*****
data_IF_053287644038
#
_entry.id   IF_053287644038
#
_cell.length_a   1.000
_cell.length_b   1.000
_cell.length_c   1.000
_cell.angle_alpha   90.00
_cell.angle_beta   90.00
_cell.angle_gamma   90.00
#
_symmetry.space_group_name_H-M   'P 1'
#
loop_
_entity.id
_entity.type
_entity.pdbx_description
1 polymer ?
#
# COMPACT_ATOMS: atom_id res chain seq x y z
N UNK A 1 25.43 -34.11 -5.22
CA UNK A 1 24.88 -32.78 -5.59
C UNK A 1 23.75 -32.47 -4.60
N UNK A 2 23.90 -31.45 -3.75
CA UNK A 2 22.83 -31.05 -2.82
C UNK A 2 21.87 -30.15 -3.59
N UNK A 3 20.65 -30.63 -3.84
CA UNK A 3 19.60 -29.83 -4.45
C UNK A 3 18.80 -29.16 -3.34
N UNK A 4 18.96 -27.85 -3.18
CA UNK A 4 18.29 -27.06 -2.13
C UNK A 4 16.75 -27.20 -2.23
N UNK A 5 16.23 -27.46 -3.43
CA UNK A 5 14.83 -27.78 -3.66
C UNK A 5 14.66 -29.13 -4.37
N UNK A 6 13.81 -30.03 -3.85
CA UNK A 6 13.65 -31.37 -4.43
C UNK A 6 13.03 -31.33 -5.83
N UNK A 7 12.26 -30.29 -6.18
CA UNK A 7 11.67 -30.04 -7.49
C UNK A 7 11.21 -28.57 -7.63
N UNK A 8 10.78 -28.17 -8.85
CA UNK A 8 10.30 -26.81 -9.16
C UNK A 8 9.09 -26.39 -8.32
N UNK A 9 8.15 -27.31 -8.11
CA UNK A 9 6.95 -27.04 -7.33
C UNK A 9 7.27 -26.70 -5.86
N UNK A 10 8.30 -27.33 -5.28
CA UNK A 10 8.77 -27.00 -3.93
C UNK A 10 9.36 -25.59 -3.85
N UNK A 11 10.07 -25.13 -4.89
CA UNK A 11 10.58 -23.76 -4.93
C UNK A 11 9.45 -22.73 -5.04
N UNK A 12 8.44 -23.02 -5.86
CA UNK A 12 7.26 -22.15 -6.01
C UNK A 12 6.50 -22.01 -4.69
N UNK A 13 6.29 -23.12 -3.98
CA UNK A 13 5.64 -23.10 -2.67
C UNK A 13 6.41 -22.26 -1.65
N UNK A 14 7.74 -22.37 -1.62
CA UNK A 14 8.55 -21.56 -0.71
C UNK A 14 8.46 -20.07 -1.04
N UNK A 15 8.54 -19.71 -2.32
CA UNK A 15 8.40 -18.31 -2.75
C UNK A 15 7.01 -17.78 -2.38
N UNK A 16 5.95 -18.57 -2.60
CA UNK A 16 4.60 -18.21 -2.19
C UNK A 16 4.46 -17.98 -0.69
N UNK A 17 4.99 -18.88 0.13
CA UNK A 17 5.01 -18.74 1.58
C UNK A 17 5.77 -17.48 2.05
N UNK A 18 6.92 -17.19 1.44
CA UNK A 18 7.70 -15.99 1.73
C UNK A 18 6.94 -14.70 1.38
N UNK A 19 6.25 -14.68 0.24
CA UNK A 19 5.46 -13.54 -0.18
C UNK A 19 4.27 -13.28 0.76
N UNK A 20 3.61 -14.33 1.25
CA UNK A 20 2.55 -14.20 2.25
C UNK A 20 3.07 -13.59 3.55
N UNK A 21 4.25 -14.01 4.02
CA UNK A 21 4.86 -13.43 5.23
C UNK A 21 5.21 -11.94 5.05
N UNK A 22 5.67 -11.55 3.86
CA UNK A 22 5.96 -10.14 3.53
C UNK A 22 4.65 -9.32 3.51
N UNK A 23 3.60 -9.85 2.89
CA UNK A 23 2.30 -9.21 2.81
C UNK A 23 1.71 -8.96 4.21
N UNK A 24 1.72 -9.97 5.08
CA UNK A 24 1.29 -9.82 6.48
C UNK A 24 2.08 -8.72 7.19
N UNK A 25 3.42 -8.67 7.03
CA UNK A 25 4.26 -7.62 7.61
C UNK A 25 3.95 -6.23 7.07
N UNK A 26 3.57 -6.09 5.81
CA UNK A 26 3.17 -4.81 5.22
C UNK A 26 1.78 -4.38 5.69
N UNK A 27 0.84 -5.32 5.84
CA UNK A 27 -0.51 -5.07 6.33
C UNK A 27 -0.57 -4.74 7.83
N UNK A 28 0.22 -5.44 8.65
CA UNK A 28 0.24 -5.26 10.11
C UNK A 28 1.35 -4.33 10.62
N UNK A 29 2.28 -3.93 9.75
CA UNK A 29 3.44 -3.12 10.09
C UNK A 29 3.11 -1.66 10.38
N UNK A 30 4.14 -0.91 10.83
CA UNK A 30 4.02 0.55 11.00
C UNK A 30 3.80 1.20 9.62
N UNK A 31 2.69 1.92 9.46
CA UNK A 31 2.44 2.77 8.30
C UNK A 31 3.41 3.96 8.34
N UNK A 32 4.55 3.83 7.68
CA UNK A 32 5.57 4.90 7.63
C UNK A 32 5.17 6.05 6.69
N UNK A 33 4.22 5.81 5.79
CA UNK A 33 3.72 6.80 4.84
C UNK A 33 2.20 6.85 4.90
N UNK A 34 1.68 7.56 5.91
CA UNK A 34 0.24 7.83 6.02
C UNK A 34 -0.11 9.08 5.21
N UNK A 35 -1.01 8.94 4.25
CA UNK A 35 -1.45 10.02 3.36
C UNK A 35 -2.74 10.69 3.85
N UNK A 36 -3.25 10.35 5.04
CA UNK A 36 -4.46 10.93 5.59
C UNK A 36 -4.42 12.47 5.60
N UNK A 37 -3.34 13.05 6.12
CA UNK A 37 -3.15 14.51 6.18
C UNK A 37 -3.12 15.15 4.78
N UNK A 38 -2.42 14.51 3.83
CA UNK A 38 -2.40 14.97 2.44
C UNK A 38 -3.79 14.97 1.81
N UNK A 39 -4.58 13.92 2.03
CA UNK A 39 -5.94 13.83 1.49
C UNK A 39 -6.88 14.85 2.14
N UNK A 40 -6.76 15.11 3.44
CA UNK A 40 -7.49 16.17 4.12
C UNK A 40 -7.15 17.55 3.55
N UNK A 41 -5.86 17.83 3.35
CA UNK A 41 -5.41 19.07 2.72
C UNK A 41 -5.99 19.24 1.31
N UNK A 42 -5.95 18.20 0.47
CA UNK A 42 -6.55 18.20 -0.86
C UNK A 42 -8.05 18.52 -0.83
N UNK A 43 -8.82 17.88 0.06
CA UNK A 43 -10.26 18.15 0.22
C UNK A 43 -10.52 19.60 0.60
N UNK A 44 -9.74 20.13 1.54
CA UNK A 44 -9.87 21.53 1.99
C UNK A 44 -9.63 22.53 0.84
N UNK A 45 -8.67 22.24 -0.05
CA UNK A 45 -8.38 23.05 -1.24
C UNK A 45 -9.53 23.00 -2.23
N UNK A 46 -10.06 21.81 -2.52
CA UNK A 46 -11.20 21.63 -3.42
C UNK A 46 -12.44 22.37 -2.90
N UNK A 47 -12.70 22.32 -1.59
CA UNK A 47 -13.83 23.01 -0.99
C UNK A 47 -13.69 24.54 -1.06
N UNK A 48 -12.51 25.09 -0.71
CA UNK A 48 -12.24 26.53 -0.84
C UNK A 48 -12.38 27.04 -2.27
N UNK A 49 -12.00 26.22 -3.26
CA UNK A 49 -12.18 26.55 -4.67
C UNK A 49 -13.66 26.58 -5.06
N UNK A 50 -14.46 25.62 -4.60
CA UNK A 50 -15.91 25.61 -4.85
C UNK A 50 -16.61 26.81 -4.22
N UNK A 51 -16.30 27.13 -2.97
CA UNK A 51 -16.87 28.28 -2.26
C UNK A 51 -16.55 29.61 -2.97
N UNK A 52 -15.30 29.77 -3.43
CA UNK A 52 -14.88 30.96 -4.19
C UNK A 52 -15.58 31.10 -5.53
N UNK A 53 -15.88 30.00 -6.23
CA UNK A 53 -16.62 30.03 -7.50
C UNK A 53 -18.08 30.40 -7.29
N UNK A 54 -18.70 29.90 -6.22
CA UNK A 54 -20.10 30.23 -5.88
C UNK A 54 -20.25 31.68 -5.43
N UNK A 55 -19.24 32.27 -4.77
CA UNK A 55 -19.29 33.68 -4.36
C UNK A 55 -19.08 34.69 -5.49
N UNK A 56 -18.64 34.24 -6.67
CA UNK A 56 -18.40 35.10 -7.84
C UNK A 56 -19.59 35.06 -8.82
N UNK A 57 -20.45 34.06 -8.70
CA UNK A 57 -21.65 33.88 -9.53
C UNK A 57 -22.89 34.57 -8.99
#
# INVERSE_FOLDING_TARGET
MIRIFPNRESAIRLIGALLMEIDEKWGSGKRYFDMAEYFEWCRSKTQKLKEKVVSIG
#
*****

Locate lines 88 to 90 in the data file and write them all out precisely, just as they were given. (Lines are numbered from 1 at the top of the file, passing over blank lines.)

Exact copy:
CA UNK A 23 2.30 -9.21 2.81
C UNK A 23 1.71 -8.96 4.21
N UNK A 24 1.72 -9.97 5.08